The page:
It is difficult to review operations for the first five years of the National Thoroughbred Racing Association without wondering what might have transpired if the forerunner to the NTRA--the owner-driven National Thoroughbred Association--had gotten off the ground.
The NTA, whose early visionaries included advertising professional Fred Pope and breeder John Gaines, brought eventual NTRA commissioner Tim Smith into the Thoroughbred business, along with former Carter White House chief of staff Hamilton Jordan. The NTA's preliminary business plan, released in December 1996, focused on the creation of high-quality weekend racing, the pooling of simulcasting and television rights from horse owners to a league office, and a national marketing and branding strategy designed to make the sport more popular.
The NTA hoped to transform what had been a buyer's market for simulcast signals into a seller's market. The owner-driven organization anticipated the simulcast signal from its top-quality racing program could be sold for more than double the going rate of 3%. The added revenue would lead to an increase in purses and bonuses for NTA member-owned horses, and fund a national marketing and television plan.
While the NTA's creators insisted their strategy was not an "us vs. them" rights battle against racetracks, managers at several key tracks saw it that way and vowed to fight. The NTA had the support and financial backing of many of racing's most influential owners, but industry leaders representing The Jockey Club, Breeders' Cup, Keeneland, and the Oak Tree Racing Association proposed an alternative organization designed to share governance among tracks, horse owners, and breeders. Within a few months of the publication of the NTA's preliminary business plan, the owners organization was effectively defunct. In its place was an industry alliance, which later that year was named the NTRA.
The NTRA has made many positive strides for the sport in its five-year history. The Thoroughbred industry has a far stronger presence in Washington, D.C., than ever before, and the lobbying efforts there have made a difference. The combination of group purchasing and corporate sponsorship is another winner the NTRA can point to, as is the fact racing's exposure on television is at an all-time high.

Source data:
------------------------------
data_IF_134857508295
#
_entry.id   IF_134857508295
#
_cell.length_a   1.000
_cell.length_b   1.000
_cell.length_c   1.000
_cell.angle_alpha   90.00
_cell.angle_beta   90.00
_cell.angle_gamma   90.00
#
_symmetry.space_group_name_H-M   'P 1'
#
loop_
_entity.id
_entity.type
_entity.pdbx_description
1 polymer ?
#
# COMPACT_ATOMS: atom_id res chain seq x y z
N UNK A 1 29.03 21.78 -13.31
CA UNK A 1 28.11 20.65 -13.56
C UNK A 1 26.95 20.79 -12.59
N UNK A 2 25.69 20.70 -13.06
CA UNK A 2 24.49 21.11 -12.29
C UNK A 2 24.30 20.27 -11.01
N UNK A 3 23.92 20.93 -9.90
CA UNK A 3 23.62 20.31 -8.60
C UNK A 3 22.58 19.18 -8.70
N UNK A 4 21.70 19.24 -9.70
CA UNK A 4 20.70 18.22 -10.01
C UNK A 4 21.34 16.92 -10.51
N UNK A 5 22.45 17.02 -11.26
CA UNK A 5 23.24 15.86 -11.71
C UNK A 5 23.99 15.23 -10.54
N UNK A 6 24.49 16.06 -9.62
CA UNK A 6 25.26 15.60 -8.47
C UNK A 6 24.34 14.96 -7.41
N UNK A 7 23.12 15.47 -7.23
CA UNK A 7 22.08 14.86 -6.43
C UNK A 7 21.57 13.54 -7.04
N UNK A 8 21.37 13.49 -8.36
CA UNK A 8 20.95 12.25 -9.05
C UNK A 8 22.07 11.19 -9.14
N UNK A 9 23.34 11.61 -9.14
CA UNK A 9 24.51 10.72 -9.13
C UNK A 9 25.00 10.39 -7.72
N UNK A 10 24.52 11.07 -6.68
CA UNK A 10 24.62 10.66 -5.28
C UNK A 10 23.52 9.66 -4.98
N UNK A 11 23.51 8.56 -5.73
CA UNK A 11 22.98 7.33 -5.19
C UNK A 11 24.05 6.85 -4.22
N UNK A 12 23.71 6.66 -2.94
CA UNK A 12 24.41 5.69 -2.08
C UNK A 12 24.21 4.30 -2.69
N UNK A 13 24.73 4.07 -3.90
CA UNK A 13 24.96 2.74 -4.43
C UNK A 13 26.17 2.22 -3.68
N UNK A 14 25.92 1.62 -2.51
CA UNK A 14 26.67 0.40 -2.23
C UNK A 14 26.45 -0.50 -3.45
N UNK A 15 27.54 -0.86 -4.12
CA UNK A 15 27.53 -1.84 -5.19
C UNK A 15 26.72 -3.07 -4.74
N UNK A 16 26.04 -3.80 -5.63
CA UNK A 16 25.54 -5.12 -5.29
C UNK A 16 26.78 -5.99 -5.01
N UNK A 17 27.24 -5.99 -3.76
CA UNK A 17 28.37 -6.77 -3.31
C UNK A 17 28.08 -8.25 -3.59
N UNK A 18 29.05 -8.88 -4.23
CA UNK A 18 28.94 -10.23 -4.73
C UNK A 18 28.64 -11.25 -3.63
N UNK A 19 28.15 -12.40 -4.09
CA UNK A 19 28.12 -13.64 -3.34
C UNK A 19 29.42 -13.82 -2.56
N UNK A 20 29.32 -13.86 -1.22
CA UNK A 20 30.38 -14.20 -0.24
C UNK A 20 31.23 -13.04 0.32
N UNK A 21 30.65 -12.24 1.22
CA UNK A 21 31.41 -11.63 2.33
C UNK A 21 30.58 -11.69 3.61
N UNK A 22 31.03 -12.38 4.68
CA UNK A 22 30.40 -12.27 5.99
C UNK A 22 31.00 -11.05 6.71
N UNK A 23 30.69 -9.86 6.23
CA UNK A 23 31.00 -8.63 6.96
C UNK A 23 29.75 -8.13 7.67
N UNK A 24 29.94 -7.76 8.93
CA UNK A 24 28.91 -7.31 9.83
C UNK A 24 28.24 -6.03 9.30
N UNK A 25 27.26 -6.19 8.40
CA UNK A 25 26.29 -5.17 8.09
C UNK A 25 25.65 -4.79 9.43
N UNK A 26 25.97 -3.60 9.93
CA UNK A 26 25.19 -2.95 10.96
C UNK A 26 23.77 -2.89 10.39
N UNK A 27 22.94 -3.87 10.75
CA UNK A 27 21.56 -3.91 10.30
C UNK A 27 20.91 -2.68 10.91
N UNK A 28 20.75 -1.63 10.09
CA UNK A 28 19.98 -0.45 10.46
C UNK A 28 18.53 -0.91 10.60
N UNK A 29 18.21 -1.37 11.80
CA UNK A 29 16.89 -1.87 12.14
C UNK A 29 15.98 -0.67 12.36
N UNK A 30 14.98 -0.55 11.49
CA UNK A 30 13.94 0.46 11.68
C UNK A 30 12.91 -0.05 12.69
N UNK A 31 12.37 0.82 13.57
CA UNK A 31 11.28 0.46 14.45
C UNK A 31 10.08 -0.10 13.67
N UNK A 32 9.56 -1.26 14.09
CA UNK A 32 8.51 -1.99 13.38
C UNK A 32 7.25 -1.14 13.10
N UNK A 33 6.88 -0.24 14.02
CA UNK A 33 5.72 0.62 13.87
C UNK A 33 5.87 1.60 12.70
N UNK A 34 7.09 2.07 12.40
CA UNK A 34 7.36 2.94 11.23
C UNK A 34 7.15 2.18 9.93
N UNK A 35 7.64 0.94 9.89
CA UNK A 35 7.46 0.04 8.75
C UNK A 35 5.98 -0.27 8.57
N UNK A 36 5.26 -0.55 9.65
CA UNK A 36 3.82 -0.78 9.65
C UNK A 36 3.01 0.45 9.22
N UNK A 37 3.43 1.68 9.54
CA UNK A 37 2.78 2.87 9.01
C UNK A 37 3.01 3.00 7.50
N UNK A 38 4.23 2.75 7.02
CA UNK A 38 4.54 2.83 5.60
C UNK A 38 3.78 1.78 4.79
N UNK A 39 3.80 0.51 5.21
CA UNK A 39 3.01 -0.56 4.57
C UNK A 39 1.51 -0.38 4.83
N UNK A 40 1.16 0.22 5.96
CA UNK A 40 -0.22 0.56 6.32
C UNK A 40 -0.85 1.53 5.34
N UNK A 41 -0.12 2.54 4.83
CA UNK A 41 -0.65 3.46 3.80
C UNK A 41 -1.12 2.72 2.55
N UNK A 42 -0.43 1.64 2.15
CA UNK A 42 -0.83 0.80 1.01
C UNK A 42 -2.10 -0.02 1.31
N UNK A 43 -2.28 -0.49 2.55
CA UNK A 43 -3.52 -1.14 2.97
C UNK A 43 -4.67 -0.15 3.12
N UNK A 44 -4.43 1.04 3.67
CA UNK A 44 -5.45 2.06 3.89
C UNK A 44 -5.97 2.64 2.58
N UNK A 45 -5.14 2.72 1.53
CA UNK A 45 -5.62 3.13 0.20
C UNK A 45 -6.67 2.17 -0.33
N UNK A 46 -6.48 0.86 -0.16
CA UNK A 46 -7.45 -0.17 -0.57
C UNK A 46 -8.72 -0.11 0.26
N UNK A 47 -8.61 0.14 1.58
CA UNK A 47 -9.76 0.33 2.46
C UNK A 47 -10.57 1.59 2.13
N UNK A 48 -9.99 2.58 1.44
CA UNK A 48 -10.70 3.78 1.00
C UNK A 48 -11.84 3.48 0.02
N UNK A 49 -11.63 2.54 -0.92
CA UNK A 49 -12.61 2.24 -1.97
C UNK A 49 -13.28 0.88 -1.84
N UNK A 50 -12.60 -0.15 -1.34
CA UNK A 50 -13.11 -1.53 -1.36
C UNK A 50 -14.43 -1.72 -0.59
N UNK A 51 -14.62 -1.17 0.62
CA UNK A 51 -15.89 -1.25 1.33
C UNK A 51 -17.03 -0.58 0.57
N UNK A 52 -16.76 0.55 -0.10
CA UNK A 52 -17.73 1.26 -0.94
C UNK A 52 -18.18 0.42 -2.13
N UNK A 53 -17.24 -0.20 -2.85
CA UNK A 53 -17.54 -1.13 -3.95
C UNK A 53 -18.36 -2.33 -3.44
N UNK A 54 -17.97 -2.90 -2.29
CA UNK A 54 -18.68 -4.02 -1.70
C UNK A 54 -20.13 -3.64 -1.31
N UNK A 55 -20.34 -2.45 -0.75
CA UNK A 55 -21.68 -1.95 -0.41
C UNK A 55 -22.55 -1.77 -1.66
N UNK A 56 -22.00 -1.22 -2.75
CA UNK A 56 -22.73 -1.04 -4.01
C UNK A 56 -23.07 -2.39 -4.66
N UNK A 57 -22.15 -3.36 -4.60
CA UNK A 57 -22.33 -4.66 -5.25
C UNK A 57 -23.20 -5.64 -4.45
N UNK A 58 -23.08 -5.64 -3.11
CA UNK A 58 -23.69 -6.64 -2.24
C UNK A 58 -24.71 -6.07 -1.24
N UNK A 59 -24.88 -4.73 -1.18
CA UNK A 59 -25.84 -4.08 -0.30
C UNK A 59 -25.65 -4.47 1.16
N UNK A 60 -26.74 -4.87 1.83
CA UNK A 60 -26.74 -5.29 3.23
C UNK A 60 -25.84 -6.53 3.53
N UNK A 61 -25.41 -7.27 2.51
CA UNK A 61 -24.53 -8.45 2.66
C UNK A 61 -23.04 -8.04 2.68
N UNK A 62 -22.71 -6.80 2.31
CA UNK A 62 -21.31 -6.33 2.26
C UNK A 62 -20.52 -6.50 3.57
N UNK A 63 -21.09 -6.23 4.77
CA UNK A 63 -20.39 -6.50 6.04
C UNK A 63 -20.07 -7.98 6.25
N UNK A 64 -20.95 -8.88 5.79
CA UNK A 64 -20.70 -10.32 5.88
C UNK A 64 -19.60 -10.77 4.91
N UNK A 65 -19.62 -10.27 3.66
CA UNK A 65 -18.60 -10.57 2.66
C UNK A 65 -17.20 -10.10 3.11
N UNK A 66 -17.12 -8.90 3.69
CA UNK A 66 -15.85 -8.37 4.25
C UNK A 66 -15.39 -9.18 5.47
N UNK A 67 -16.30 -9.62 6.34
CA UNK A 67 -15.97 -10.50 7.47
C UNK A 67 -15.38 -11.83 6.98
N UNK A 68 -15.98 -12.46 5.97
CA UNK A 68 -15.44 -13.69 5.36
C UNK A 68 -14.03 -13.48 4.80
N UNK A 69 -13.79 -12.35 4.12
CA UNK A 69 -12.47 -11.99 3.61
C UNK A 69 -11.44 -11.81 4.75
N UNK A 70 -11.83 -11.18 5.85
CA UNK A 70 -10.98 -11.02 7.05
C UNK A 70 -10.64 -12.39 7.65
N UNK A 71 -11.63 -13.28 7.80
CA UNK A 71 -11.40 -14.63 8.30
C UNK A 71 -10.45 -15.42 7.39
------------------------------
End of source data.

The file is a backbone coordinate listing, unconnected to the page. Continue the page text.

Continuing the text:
But the NTRA has not addressed the issues on which the NTA's business plan was centered: the low percentage charged for simulcast signals and the inability of horse owners to exert their rights to raise the price.
The simulcast buyer's market has led to some absurd situations that many people now accept willingly. For example, off-shore companies and simulcast-receiving sites that do not offer live racing receive up to five or six times as much revenue from betting handle as the horse owners and tracks putting on the show. With these simulcast outlets receiving 15%-to-20% of handle, they have been able to offer rebates to their betting customers and still pocket more than the track and horse owners at the sending track. In many cases, the rebate shop customers previously wagered on-track, where a far greater percentage of takeout supports track owners and purses.
A few tracks have been able to raise the price of their signal to these simulcast outlets that do not offer live racing. But as more and more on-track betting dollars are transferred to off-track or telephone betting sites, the revenue for track operators and horse owners is stagnant or in decline.
NTRA commissioner Smith, in a Q&A session with news editor Tom LaMarra (page 1812), cites the importance of pooled rights and a strong central organization to successful sports operations like the PGA and NASCAR. Smith was the project leader for the NTA's business plan in 1996, so it's obvious he understands the challenge simulcasting poses. It's now a matter of energizing the industry to make simulcasting work better to support live racing.
The NTRA has not addressed the issues on which the NTA business plan was centered